The Texas Association of Broadcasters is drawing attention to a Federal Communication Commission proposal to mandate that broadcasters submit status reports following hurricanes and other natural disasters.
The FCC is weighing broadcaster participation in its web-based Disaster Information Reporting System (DIRS), which is activated in limited emergency situations. Reporting through DIRS has been voluntary since its establishment in 2007.
TAB in comments in its Jan. 19 newsletter encourages the FCC to “remain flexible” in how it collects reports for DIRS to ensure local broadcasters are not forced to neglect their audiences and operations during an ongoing emergency.
“Because local broadcasters have a long history of cooperating in emergencies to share resources, facilities and equipment to ensure all stations can stay on the air delivering important information, mandatory DIRS filings would provide little actionable information to the FCC,” TAB wrote.
The FCC is reviewing comments in its “resilient networks” rulemaking proceeding. Broadcasters have been quick to dissent to this idea, expressing concern over the logistical challenges this reporting requirement could present.
TAB fears cluttering DIRS with mandatory station filings “indicating all is fine” would merely serve to distract from voluntary filings made by stations actively seeking FCC assistance in obtaining fuel for generators or access for station employees to their stations and transmitter sites in a disaster area.
“The FCC should instead focus its efforts on promoting broadcast station resilience in emergencies by working with state, local and other federal agencies prior to a disaster to ensure procedures and resources are in place so that a DIRS filing requesting fuel or help with employee access to a disaster area will lead to rapid governmental assistance to keep stations operating,” it wrote.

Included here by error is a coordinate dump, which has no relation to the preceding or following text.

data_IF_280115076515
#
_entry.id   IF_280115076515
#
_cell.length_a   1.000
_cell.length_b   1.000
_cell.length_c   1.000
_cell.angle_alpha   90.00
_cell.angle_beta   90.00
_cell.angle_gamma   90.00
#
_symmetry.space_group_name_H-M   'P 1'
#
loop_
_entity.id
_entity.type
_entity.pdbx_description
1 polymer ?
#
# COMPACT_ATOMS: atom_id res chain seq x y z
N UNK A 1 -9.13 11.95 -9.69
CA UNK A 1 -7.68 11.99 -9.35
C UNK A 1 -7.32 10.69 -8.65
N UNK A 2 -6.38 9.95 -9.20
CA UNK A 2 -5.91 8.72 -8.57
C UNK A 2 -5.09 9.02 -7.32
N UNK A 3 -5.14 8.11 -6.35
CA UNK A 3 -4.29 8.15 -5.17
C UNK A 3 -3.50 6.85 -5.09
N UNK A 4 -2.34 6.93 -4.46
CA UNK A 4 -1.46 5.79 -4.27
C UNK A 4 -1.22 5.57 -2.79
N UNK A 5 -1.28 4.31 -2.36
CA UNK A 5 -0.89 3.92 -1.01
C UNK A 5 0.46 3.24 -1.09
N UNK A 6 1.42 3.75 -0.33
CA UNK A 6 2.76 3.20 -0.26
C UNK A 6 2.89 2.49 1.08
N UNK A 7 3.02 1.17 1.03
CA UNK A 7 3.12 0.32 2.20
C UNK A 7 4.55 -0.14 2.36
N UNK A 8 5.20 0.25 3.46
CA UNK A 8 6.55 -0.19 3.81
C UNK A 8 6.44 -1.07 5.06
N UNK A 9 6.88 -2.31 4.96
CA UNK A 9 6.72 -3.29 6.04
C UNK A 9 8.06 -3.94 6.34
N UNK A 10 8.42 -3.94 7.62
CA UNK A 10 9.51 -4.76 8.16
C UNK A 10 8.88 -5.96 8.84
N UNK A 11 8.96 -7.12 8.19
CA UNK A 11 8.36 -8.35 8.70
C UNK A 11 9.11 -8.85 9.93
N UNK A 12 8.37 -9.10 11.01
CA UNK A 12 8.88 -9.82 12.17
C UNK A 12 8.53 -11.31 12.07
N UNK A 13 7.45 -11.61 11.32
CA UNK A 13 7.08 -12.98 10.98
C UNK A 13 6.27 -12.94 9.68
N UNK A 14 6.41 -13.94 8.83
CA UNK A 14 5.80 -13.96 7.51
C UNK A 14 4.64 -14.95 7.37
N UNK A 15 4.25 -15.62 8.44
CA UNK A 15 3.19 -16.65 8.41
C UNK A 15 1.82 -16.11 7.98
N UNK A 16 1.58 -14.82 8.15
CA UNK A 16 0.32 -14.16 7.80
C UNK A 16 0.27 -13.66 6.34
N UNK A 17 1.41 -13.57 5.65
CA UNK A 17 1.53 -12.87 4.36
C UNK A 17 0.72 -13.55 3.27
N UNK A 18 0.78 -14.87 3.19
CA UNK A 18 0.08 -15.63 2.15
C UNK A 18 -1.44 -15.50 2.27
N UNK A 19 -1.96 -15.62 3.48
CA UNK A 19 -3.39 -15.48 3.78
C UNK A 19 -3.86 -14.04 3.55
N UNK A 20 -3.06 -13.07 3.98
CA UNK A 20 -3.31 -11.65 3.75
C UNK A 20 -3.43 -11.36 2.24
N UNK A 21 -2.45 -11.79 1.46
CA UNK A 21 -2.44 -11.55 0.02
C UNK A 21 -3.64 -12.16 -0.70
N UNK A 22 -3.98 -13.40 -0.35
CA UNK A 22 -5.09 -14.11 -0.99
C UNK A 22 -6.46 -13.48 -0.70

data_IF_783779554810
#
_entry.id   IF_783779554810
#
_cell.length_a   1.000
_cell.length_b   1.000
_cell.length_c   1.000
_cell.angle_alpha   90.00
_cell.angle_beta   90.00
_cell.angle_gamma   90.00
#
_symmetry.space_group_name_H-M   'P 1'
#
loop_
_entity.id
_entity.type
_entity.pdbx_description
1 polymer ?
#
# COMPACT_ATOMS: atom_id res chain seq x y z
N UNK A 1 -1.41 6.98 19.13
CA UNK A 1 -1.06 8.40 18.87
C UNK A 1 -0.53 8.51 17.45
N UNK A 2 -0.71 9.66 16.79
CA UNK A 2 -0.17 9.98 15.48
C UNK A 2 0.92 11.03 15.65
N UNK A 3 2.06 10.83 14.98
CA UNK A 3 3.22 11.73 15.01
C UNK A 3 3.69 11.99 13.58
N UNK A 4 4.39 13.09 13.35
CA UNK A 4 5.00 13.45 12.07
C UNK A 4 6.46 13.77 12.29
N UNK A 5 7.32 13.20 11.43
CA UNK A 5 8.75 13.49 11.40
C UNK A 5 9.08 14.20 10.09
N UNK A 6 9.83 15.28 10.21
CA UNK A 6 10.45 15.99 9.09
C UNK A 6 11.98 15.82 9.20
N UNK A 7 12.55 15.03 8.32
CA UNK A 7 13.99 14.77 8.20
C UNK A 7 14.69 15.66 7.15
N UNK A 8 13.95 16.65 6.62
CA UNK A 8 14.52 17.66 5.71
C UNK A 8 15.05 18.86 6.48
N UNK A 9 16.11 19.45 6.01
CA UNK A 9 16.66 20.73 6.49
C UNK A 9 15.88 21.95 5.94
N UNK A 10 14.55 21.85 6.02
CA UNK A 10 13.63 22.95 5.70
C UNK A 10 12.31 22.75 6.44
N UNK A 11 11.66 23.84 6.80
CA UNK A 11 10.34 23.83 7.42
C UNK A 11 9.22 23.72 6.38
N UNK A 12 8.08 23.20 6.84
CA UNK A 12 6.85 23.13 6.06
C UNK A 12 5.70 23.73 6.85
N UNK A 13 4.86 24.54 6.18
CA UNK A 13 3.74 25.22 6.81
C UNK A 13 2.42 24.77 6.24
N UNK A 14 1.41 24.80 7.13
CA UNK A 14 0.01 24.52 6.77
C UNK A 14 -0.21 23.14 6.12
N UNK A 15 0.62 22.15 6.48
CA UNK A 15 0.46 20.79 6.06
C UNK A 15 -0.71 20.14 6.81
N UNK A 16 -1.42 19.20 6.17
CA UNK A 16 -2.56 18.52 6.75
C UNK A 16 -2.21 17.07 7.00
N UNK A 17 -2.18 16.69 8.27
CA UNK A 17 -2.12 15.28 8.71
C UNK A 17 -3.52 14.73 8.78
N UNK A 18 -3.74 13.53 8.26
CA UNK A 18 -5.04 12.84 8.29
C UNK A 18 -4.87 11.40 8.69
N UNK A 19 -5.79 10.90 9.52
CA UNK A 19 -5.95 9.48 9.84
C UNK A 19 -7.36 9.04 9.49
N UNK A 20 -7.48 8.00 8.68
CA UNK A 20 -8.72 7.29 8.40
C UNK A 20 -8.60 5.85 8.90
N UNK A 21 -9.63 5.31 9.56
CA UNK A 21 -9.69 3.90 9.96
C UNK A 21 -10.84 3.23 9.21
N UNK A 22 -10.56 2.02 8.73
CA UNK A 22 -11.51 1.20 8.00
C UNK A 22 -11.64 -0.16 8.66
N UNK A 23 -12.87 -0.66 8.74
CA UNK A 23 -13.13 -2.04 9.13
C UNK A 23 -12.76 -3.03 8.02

A coalition of state broadcast associations, including TAB, filed official comments to the FCC earlier: “DIRS certainly has its place and can be useful for broadcasters in certain situations discussed below, but imposing a universal mandatory filing requirement for broadcast stations would often interfere with getting emergency information out to the public more than it would assist with it,” they wrote.
The National Association of Broadcasters also is on record opposing any move to require broadcaster participation in DIRS, saying it would be “unduly burdensome” and could undermine the FCC’s goal of improving public safety by disrupting stations’ efforts to provide critical information following a disaster.
“Mandating DIRS filings would force stations to redirect their already-strained staff away from trying to maintain or restore service to fill out a government form,” NAB wrote in comments in December. “Many smaller stations simply lack the bandwidth to log in, assess their operational status, and complete DIRS reports in the midst of an emergency.”
NAB adds: “Alternatively, if the FCC still believes that DIRS should be mandatory, perhaps the onus should be on government to create and fund an automated system that identifies which broadcast stations are operating during a disaster.”
The FCC’s NPRM, released in October, also considers adding broadcasters to the Wireless Network Resiliency Cooperative Framework, which is a mutual aid framework developed by the wireless industry in 2016, Oscar Rodriguez, president of the Texas Broadcasters Association, wrote on TAB’s website: “The [Wireless Network Resiliency Cooperative] is designed for monitoring and maintaining common carrier network infrastructure — not a one-to-many content provider.”